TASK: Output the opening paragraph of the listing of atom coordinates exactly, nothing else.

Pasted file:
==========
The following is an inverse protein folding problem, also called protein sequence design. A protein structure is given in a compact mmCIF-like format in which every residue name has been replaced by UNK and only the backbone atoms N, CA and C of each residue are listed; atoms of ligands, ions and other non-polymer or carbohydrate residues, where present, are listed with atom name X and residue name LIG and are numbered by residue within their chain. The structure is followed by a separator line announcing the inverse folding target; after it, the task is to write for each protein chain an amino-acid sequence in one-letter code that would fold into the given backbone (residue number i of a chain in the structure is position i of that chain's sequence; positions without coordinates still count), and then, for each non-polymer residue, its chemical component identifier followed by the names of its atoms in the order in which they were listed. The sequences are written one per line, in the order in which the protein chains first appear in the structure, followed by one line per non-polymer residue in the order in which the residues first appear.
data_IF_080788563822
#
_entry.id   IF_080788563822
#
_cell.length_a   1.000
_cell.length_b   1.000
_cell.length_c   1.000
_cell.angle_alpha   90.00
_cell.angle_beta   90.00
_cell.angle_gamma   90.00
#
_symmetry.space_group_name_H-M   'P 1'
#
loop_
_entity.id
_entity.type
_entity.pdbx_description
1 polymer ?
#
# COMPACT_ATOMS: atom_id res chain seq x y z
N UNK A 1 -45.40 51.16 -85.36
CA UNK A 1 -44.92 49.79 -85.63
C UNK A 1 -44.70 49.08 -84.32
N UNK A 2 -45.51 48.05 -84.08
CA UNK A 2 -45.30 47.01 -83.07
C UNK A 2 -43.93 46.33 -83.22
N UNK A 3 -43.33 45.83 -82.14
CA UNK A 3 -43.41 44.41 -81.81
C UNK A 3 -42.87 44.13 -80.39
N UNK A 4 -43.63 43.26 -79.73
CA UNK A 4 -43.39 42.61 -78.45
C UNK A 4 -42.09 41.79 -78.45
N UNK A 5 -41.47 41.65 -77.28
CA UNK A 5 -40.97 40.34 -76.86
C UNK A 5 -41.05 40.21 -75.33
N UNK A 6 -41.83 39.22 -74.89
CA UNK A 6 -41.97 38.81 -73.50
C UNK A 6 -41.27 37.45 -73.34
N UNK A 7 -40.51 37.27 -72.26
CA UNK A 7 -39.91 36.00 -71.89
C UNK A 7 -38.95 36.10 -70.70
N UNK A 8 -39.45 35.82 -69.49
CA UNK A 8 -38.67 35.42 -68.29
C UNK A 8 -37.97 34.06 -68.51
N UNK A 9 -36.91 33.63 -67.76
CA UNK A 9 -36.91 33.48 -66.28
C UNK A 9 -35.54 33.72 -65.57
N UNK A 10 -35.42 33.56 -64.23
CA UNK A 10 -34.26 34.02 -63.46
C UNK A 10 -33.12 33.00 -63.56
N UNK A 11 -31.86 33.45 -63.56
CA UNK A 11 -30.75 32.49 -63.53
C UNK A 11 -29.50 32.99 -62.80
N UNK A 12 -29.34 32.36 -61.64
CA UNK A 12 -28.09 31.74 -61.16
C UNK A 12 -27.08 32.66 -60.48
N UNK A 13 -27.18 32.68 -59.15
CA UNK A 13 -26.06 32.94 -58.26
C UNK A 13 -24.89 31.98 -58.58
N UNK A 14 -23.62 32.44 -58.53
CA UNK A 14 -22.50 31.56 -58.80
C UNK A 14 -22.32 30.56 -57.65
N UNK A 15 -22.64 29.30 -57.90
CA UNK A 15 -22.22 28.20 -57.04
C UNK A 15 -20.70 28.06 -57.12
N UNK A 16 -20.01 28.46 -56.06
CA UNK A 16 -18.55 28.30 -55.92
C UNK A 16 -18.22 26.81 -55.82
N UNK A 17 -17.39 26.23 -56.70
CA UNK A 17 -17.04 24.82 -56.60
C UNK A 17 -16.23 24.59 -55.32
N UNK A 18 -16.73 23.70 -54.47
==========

The following is an inverse protein folding problem, also called protein sequence design. A protein structure is given in a compact mmCIF-like format in which every residue name has been replaced by UNK and only the backbone atoms N, CA and C of each residue are listed; atoms of ligands, ions and other non-polymer or carbohydrate residues, where present, are listed with atom name X and residue name LIG and are numbered by residue within their chain. The structure is followed by a separator line announcing the inverse folding target; after it, the task is to write for each protein chain an amino-acid sequence in one-letter code that would fold into the given backbone (residue number i of a chain in the structure is position i of that chain's sequence; positions without coordinates still count), and then, for each non-polymer residue, its chemical component identifier followed by the names of its atoms in the order in which they were listed. The sequences are written one per line, in the order in which the protein chains first appear in the structure, followed by one line per non-polymer residue in the order in which the residues first appear.